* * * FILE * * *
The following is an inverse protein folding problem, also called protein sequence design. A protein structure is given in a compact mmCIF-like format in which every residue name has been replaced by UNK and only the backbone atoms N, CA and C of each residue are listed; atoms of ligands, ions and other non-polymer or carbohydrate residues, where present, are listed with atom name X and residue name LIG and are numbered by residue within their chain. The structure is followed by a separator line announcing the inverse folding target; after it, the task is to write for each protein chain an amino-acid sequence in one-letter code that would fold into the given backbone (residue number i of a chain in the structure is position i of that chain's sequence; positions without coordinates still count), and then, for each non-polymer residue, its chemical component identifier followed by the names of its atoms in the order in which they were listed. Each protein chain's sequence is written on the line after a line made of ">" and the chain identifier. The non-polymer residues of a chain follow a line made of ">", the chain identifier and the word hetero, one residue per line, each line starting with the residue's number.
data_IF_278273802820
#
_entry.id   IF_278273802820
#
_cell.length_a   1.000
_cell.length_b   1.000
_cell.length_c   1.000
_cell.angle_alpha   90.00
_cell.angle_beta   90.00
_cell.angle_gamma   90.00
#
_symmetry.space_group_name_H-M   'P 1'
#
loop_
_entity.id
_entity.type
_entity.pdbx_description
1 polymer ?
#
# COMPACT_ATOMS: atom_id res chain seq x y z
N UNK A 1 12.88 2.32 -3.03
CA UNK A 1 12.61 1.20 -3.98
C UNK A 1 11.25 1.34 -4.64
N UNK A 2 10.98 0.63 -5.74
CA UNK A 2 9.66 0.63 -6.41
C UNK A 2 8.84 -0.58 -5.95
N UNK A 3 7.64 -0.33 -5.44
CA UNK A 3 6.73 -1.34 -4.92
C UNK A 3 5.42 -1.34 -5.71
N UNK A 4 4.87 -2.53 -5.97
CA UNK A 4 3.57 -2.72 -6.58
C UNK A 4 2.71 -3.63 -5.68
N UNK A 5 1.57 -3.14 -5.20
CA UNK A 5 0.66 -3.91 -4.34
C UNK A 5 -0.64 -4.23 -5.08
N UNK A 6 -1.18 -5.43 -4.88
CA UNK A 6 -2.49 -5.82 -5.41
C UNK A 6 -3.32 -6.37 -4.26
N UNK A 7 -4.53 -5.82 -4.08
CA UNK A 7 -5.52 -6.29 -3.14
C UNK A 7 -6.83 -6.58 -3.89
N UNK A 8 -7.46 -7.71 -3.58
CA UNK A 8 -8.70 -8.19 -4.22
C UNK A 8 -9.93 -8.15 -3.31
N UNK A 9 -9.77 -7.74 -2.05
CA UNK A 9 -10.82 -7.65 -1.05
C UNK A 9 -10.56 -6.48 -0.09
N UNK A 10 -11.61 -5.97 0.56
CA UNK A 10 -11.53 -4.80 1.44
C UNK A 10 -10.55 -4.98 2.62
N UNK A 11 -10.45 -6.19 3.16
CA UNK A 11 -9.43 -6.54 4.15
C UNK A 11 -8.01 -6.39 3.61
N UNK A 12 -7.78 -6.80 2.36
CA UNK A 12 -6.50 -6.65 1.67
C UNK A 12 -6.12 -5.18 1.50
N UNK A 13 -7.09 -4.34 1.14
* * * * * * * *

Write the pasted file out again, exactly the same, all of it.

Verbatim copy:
The following is an inverse protein folding problem, also called protein sequence design. A protein structure is given in a compact mmCIF-like format in which every residue name has been replaced by UNK and only the backbone atoms N, CA and C of each residue are listed; atoms of ligands, ions and other non-polymer or carbohydrate residues, where present, are listed with atom name X and residue name LIG and are numbered by residue within their chain. The structure is followed by a separator line announcing the inverse folding target; after it, the task is to write for each protein chain an amino-acid sequence in one-letter code that would fold into the given backbone (residue number i of a chain in the structure is position i of that chain's sequence; positions without coordinates still count), and then, for each non-polymer residue, its chemical component identifier followed by the names of its atoms in the order in which they were listed. Each protein chain's sequence is written on the line after a line made of ">" and the chain identifier. The non-polymer residues of a chain follow a line made of ">", the chain identifier and the word hetero, one residue per line, each line starting with the residue's number.
data_IF_278273802820
#
_entry.id   IF_278273802820
#
_cell.length_a   1.000
_cell.length_b   1.000
_cell.length_c   1.000
_cell.angle_alpha   90.00
_cell.angle_beta   90.00
_cell.angle_gamma   90.00
#
_symmetry.space_group_name_H-M   'P 1'
#
loop_
_entity.id
_entity.type
_entity.pdbx_description
1 polymer ?
#
# COMPACT_ATOMS: atom_id res chain seq x y z
N UNK A 1 12.88 2.32 -3.03
CA UNK A 1 12.61 1.20 -3.98
C UNK A 1 11.25 1.34 -4.64
N UNK A 2 10.98 0.63 -5.74
CA UNK A 2 9.66 0.63 -6.41
C UNK A 2 8.84 -0.58 -5.95
N UNK A 3 7.64 -0.33 -5.44
CA UNK A 3 6.73 -1.34 -4.92
C UNK A 3 5.42 -1.34 -5.71
N UNK A 4 4.87 -2.53 -5.97
CA UNK A 4 3.57 -2.72 -6.58
C UNK A 4 2.71 -3.63 -5.68
N UNK A 5 1.57 -3.14 -5.20
CA UNK A 5 0.66 -3.91 -4.34
C UNK A 5 -0.64 -4.23 -5.08
N UNK A 6 -1.18 -5.43 -4.88
CA UNK A 6 -2.49 -5.82 -5.41
C UNK A 6 -3.32 -6.37 -4.26
N UNK A 7 -4.53 -5.82 -4.08
CA UNK A 7 -5.52 -6.29 -3.14
C UNK A 7 -6.83 -6.58 -3.89
N UNK A 8 -7.46 -7.71 -3.58
CA UNK A 8 -8.70 -8.19 -4.22
C UNK A 8 -9.93 -8.15 -3.31
N UNK A 9 -9.77 -7.74 -2.05
CA UNK A 9 -10.82 -7.65 -1.05
C UNK A 9 -10.56 -6.48 -0.09
N UNK A 10 -11.61 -5.97 0.56
CA UNK A 10 -11.53 -4.80 1.44
C UNK A 10 -10.55 -4.98 2.62
N UNK A 11 -10.45 -6.19 3.16
CA UNK A 11 -9.43 -6.54 4.15
C UNK A 11 -8.01 -6.39 3.61
N UNK A 12 -7.78 -6.80 2.36
CA UNK A 12 -6.50 -6.65 1.67
C UNK A 12 -6.12 -5.18 1.50
N UNK A 13 -7.09 -4.34 1.14